Car Seat Safety

Car Seat Safety
The American Academy of Pediatrics and the National Highway Traffic Safety Administration have updated car seat safety guidelines and now recommend that toddlers ride in rear-facing car seats until the age of 2. This is one year longer than the original guideline, and is based on United States crash data collected in the last five years. Data has shows that 1-year-olds are five-times less likely to be injured in a car crash if they are in a rear-facing car seat. Children younger than 2 have relatively large heads and small necks, and front-facing car seats allow the force of a crash to jerk the child's head, potentially causing spinal cord injuries.

Pediatrician Dr. Jim Sears demonstrates which car seats to use at what age. If a child is younger than 2 and weighs less than 22 pounds, keep him or her in a rear-facing car seat. On your child's second birthday, or when he or she reaches more than 22 pounds, he or she may ride in a front-facing car seat. Dr. Sears recommends buying a convertible seat that can be turned around once your child reaches the correct age and weight. All children must ride in a booster seat until they are 4-feet, 9-inches tall, which ranges from 8 to 12 years old. If a child is too short to ride without a car seat, he or she is likely to slouch, resting the seat belt over the belly, which could crush the child's organs in an accident. Children under the age of 13 should not sit in the front seat.

Preventing Tragedy

In an effort to prevent this tragedy from happening to others, Lyn offers some advice:

• Visual reminders such as a stuffed animal can alert a parent to the child’s presence in the vehicle. When the child goes in the car seat, put the stuffed animal in the front seat so that it acts as a visual reminder of the child’s presence.

• Put your pocketbook, briefcase, or something that you will need with you when you exit the car, back with the child so that you see the child when you exit the vehicle.

• When you go into a location, take your child in first so you don’t get distracted once you’re inside, e.g. unloading groceries.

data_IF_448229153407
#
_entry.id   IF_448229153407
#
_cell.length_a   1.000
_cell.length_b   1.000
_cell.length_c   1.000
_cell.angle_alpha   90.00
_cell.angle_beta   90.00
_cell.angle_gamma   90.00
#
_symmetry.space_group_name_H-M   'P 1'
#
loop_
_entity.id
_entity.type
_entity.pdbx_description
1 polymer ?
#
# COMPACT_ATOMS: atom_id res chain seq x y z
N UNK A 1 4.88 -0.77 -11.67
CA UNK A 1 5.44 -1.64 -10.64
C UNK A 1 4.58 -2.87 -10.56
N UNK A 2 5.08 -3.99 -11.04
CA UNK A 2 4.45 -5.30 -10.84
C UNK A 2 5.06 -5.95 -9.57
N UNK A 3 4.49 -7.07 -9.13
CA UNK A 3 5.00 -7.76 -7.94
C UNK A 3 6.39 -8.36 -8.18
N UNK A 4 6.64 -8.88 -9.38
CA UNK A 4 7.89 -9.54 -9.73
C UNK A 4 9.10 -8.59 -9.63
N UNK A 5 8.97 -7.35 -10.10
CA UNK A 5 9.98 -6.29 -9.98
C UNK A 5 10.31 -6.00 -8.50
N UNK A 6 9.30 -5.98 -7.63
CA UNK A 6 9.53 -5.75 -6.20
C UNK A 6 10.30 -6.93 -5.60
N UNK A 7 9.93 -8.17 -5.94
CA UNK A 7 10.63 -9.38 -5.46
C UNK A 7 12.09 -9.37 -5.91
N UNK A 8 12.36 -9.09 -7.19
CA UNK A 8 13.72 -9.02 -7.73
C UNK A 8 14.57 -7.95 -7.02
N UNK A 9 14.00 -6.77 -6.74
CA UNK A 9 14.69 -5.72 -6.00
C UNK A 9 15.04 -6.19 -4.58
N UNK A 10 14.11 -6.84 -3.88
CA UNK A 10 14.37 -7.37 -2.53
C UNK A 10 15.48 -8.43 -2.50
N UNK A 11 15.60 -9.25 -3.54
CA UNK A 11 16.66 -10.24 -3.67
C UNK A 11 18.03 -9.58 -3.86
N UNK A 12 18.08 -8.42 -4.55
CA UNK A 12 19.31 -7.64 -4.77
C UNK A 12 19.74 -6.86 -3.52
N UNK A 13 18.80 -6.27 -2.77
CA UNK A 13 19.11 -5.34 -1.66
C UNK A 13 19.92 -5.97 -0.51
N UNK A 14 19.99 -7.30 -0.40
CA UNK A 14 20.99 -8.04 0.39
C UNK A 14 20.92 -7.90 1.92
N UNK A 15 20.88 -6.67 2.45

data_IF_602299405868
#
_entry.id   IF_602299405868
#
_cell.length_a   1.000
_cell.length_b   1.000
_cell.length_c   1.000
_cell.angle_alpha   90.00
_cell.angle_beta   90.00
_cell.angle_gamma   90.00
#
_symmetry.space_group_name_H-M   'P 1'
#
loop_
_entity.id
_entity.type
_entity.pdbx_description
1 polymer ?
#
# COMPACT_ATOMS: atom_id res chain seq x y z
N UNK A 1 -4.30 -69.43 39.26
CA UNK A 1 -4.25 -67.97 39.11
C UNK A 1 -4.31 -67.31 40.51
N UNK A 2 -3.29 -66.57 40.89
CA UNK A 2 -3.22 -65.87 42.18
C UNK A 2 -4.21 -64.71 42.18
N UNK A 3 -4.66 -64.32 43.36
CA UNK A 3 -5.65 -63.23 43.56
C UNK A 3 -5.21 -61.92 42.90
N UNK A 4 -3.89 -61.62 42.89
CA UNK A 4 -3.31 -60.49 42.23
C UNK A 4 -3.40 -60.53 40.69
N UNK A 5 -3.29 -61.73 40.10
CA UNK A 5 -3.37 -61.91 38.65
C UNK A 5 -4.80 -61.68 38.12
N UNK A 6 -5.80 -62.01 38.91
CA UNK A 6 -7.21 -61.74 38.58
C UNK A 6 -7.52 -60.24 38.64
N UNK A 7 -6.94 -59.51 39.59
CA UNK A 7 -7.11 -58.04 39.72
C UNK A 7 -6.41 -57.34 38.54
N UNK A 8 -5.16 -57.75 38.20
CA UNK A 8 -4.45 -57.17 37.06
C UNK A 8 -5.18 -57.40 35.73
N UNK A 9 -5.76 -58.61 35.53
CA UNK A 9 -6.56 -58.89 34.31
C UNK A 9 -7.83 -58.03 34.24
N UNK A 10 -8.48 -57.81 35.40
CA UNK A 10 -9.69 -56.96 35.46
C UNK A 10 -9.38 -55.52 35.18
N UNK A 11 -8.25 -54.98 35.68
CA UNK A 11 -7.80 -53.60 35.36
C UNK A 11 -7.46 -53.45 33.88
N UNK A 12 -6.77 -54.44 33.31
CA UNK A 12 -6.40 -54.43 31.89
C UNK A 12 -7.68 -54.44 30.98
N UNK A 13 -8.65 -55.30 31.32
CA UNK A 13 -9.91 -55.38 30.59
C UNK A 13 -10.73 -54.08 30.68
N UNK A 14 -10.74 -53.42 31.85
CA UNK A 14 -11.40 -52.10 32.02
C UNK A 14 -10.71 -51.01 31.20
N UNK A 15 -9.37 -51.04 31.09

• Set up a communication policy with your daycare or childcare provider so that if you deviate from the agreed-upon schedule, the provider has a way to contact parents or guardians immediately.

• Use alert mechanisms like the Child Minder Smart Pad to signal the child’s presence in the vehicle.

Children Left in Hot Cars
A story that never fails to shock and dismay is one of responsible, upstanding parents having one fateful lapse in memory: forgetting their child in the car, causing his or her untimely death.

On a hot day, a car acts as a solar oven, Dr. Sears explains. See what happens inside a car within minutes.

Lyn shares her heartbreaking story of accidentally leaving her 9-month-old son in the car, where he died of hyperthermia, or heat stroke. If you think this can’t happen to you, think again.

“It’s a parent’s worst nightmare,” Lyn says tearfully. “I still feel responsible every day, and that will never go away.”

“What I have learned the hard way is that it absolutely can happen to anyone,” she says. “My goal is to make sure no parent feels the same way I do every day.”

ER physician Dr. Travis Stork outlines what happens in a human brain when it performs everyday routines, and how easily distractions can cause this sort of mental lapse.

Car Seat 101
A child will cycle through several car seats as he or she grows. At a minimum, children should ride rear-facing until they have reached at least 2 years of age and weigh at least 20 pounds.

According to the American Academy of Pediatrics, infants should ride rear-facing until they reach the highest weight or height allowed by the car seat's manufacturer recommendation.

When children reach the highest weight or length allowed by the manufacturer of their infant-only seat, they should continue to ride rear-facing in a convertible seat. Recent studies recommend children face backwards as long as possible and the convertible car seat can be used until age four. The third and final car seat is the booster seat, which should be used until the child turns 8 or weighs 80 pounds.

*Guidelines according to the American Academy of Pediatrics. These guidelines are currently under review.

Dr. Sears demonstrates car seat progression and reminds parents to be sure to purchase car seats that have been tested and approved by the Insurance Institute for Highway Safety.

How to Install a Car Seat
• Dr. Sears and Brooke Burke discuss the importance of correctly installing a car seat.